I Am Malcolm X
by: Darius Dionte Randle
The Rev. Dr. Jeremiah Wright, the Honorable Minister Louis Farrakhan, the Rev. Al Sharpton, Malik Zulu Shabazz (New Black Panthers), James Cone, Pastor Freddy Haynes, and so many more liberation theologians and homiletical geniuses and socialists like Dr. Michael Eric Dyson and Dr. Cornel West; all have one thing in common, they all benefitted greatly from the work of our beloved brotha, our prince of Harlem, and prophet who spoke up for black suffering and brought a new conscious to the thought, none like no other Malcolm X
I wasnt born when Malcolm was around, but I know from what I read that Malcolm was a bad brotha. It's a new book out on him, but I dont care too much about his sex life, who he knew, and all the dirt, but I care most about the brotha was his ability to transform his life in prison, and then rise up to be this voice of the people. This voice for black nationalism, this voice for black conscious and the popular black liberation theology America condemned and judged Rev. Jeremiah Wright when he spoke to black suffering and the hypocrisy of America, Rev. Wright quoted Malcolm X when he said; "America's chickens are coming home to roost". This same quote which Malcolm stated to the press on the assassination of JFK which got Malcolm silenced by the Honorable Elijah Muhammad and marked for death afterwards. I am Malcolm because I speak out, I stand up and dont mind dealing with the controversy that comes with the territory of speaking up, standing out and speaking truth to power. Few preachers, have the sense to guide their people off this type of preaching or theology because it's viewed as dangerous, when black men sit every Sunday in pews looking more from preacher than just; "wont he do it, and aint he alright", but speak to my suffering brotha preacher! Speak to the injustice in society, talk about poverty, talk about mass incarceration, talk about HIV/AIDS, talk about political sell outs who we elect and then sell us out for butter biscuits and fried chicken! We need those who will speak truth to power! That's why I am never scared! Malcolm taught us not to be.
Malcolm dressed well, he wore these black eye glasses, he had brown hair and a goatee and made it appealing to look this way. The brotha can put a sentence together, the brotha studied the dictionary which made me more adapt to words the white folks couldnt even pronounce. Malcolm had a following, which made Elijah Muhammad and his boys nervous; they was nervous because they knew Malcolm had enough followers to start his own movement; and when he split with Elijah, the holy Apostle had to order his death because he couldnt have his own student turning on the teacher. But Malcolm stood his ground, held his beliefs and was that martyr who didnt mind dying in defense of his freedom and black nationalism. He believed in seperation, and not integration; but later on believed that white people do play a part in the liberation of blacks, but couldnt officially become what we were. I get the "I Am Malcolm X" idea from Spike Lee's film at the end when all the African kids started standing up and saying; "I AM MALCOLM X" then Nelson Mandela said; "We declare our right on this earth to be a human being, to be respected as a human being, to be given the rights of a human being in this society, on this earth, in this day, which we intend to bring into existence by any means necessary".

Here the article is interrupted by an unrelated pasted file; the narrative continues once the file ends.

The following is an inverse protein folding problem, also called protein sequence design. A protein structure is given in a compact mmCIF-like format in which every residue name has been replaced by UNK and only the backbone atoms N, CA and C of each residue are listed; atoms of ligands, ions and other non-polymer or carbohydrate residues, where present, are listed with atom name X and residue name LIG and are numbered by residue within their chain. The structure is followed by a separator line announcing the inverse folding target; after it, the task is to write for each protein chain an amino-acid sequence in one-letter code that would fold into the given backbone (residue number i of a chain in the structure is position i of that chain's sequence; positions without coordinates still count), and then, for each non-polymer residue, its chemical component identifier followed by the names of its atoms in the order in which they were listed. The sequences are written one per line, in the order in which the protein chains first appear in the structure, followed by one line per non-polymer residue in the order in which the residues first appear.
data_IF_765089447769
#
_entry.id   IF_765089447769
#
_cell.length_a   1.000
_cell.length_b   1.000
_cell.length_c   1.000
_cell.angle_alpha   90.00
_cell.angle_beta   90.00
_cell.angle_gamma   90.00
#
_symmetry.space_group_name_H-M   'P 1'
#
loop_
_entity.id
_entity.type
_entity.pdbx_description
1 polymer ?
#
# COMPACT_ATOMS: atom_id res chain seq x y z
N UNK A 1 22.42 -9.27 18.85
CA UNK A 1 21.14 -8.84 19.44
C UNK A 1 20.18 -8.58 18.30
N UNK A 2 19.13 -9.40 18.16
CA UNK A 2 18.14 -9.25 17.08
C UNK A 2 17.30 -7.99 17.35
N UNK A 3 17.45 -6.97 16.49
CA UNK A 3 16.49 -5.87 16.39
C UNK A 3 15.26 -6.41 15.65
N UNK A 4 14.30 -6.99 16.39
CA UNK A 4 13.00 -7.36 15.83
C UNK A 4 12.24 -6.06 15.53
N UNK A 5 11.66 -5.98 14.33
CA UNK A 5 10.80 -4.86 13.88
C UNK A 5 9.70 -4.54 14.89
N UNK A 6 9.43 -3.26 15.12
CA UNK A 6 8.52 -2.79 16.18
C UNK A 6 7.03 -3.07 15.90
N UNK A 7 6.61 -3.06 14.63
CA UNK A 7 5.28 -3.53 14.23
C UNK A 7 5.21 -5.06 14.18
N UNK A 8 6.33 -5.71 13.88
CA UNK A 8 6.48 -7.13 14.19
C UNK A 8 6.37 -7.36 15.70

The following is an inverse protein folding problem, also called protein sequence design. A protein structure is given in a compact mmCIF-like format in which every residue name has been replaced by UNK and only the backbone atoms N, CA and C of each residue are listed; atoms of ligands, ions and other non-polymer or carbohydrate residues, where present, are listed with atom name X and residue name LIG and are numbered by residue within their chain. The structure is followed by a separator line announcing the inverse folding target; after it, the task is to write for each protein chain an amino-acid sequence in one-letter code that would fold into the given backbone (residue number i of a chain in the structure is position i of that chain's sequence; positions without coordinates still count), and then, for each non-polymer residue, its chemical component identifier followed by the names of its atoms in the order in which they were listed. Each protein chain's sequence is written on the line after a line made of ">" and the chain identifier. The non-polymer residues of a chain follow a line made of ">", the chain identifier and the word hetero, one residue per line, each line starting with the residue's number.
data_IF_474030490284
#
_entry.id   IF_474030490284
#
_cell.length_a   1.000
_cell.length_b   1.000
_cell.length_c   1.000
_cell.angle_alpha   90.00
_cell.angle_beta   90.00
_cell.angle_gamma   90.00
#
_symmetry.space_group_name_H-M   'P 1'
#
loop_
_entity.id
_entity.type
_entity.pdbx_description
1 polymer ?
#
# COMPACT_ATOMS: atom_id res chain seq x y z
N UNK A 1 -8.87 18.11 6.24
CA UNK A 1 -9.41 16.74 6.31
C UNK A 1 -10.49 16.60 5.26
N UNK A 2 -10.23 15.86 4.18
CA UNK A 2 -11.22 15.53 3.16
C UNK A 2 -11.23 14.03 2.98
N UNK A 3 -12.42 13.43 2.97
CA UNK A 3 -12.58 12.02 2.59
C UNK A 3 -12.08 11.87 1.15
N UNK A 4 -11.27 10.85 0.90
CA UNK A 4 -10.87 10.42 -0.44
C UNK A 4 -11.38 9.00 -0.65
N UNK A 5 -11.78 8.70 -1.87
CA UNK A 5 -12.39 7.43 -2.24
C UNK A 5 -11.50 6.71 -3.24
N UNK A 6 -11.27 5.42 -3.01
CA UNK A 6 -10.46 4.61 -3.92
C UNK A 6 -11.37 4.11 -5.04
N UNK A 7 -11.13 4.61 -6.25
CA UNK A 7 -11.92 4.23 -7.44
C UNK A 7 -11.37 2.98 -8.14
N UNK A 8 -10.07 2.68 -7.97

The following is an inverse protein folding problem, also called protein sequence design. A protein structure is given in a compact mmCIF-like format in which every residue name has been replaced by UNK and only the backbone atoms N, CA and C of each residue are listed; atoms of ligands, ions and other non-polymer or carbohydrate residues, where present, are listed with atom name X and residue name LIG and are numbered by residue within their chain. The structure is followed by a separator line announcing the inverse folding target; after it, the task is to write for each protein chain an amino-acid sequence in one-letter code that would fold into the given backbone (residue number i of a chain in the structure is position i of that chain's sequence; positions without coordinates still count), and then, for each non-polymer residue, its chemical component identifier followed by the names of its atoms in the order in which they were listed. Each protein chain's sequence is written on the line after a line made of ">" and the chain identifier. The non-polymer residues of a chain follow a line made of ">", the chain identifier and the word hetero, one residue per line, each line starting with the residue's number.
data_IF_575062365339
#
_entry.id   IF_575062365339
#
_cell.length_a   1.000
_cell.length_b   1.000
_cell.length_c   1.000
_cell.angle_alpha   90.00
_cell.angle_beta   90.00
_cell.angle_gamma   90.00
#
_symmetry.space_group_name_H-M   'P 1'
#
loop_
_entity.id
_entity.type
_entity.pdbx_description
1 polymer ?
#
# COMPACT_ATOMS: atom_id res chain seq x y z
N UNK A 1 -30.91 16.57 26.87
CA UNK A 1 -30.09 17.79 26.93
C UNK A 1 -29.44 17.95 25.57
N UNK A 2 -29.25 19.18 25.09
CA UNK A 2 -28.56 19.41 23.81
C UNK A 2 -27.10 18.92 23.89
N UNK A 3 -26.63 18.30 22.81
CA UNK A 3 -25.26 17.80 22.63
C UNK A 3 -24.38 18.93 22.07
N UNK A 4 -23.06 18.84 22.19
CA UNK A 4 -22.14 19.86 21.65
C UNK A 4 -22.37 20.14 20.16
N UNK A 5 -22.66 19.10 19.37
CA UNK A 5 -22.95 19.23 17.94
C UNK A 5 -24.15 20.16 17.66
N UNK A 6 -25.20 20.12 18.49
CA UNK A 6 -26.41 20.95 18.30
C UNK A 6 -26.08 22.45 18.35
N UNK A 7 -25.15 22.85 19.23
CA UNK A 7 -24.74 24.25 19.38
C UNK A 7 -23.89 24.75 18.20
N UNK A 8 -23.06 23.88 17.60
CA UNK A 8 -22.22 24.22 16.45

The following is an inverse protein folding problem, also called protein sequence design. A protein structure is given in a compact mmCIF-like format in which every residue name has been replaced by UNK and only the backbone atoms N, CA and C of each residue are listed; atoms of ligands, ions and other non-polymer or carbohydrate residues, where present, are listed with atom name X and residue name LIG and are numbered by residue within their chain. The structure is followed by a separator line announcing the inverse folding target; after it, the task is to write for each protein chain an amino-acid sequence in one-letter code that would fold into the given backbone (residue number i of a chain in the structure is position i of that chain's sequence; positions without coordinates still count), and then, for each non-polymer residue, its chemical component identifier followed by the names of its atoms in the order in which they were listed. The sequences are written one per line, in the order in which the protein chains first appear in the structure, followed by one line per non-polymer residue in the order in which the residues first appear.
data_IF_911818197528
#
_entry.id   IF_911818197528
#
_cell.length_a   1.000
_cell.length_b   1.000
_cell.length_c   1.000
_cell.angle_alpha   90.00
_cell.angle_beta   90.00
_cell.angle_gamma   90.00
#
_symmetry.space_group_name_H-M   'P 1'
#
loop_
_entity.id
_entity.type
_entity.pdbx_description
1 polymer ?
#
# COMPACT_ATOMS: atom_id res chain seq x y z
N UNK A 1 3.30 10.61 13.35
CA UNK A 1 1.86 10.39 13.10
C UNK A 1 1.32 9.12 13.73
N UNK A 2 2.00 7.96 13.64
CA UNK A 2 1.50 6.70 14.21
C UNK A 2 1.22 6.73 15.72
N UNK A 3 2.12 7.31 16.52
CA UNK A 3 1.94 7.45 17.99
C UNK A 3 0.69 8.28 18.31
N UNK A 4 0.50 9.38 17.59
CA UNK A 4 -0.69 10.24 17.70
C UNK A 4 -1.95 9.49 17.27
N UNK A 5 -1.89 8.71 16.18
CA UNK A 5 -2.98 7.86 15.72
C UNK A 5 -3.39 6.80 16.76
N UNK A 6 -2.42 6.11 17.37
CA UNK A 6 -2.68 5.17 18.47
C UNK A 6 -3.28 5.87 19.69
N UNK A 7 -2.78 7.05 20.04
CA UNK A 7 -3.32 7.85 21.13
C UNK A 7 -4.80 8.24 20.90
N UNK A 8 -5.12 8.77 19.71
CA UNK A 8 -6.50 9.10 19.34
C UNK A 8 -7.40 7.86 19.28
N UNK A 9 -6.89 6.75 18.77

When you say you are Malcolm X, you declare your right to be treated as a human being, as a black man, as a black woman, as a man of God or Allah! Malcolm may be gone but his legacy lives on, it lives on through people like me who have the courage to tell the truth to a dying world in need of some truth who would like to hear it. It lives on in Cornel West, as much as we disagree with his position on President Obama, but who's to say Cornel is wrong, when Cornel is doing just what Malcolm did, Cornel is challenging the government to respond to black suffering and charging blacks to be seperate from the white man. Malcolm was our voice, now what voice will speak up in my generation; we shall see!
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